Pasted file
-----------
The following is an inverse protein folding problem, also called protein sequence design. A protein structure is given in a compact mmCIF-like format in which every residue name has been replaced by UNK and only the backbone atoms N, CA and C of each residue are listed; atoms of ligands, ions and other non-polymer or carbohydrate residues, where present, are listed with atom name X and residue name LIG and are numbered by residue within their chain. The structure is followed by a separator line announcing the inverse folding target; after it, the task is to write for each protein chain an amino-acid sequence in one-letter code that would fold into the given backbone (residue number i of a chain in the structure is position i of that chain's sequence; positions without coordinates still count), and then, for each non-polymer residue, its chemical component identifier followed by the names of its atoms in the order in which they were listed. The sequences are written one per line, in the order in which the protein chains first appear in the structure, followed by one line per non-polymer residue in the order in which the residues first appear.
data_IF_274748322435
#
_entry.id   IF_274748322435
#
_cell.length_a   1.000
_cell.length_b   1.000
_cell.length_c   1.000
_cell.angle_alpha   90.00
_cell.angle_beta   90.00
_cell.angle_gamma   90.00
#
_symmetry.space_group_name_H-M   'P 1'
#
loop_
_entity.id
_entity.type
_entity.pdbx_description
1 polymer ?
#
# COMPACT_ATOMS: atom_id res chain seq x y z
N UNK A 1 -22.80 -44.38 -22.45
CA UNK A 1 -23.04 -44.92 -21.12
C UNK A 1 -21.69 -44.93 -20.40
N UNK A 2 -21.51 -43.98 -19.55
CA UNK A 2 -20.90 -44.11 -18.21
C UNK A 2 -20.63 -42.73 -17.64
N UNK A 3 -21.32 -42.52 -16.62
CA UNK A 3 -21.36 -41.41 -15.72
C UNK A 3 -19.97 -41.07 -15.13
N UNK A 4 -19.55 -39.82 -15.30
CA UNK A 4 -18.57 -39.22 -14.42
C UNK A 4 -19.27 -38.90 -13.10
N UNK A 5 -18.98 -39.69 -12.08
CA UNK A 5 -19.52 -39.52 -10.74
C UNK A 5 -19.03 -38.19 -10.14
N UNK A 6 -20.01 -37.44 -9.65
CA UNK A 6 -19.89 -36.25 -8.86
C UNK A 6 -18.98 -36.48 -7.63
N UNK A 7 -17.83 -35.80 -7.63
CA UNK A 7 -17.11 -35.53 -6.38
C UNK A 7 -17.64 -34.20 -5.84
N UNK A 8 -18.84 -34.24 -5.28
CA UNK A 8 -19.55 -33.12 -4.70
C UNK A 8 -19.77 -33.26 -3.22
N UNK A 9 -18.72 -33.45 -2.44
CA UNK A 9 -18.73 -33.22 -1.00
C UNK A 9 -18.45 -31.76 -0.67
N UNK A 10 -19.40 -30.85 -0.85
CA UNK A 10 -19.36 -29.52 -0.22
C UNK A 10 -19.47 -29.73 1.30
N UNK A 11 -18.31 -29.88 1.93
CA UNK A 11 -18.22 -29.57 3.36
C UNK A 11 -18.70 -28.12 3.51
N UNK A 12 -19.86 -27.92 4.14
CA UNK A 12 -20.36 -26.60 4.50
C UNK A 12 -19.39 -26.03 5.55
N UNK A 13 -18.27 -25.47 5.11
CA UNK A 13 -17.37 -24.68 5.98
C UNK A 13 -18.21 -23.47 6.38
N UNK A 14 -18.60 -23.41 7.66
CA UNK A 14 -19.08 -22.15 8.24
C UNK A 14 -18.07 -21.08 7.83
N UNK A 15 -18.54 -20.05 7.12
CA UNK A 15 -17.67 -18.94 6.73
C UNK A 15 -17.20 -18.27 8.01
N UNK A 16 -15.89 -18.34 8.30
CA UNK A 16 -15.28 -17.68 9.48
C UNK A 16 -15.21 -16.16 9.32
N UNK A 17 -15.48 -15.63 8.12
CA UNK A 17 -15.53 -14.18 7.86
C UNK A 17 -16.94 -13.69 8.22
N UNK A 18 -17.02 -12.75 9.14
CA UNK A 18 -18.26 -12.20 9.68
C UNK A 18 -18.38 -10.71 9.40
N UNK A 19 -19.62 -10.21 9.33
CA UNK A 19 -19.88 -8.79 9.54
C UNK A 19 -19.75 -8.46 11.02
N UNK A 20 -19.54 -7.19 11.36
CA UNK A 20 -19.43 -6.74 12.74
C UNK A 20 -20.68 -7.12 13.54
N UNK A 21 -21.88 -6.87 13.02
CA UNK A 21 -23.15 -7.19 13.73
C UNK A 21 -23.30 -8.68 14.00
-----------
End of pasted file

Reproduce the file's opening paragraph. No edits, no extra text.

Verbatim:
The following is an inverse protein folding problem, also called protein sequence design. A protein structure is given in a compact mmCIF-like format in which every residue name has been replaced by UNK and only the backbone atoms N, CA and C of each residue are listed; atoms of ligands, ions and other non-polymer or carbohydrate residues, where present, are listed with atom name X and residue name LIG and are numbered by residue within their chain. The structure is followed by a separator line announcing the inverse folding target; after it, the task is to write for each protein chain an amino-acid sequence in one-letter code that would fold into the given backbone (residue number i of a chain in the structure is position i of that chain's sequence; positions without coordinates still count), and then, for each non-polymer residue, its chemical component identifier followed by the names of its atoms in the order in which they were listed. The sequences are written one per line, in the order in which the protein chains first appear in the structure, followed by one line per non-polymer residue in the order in which the residues first appear.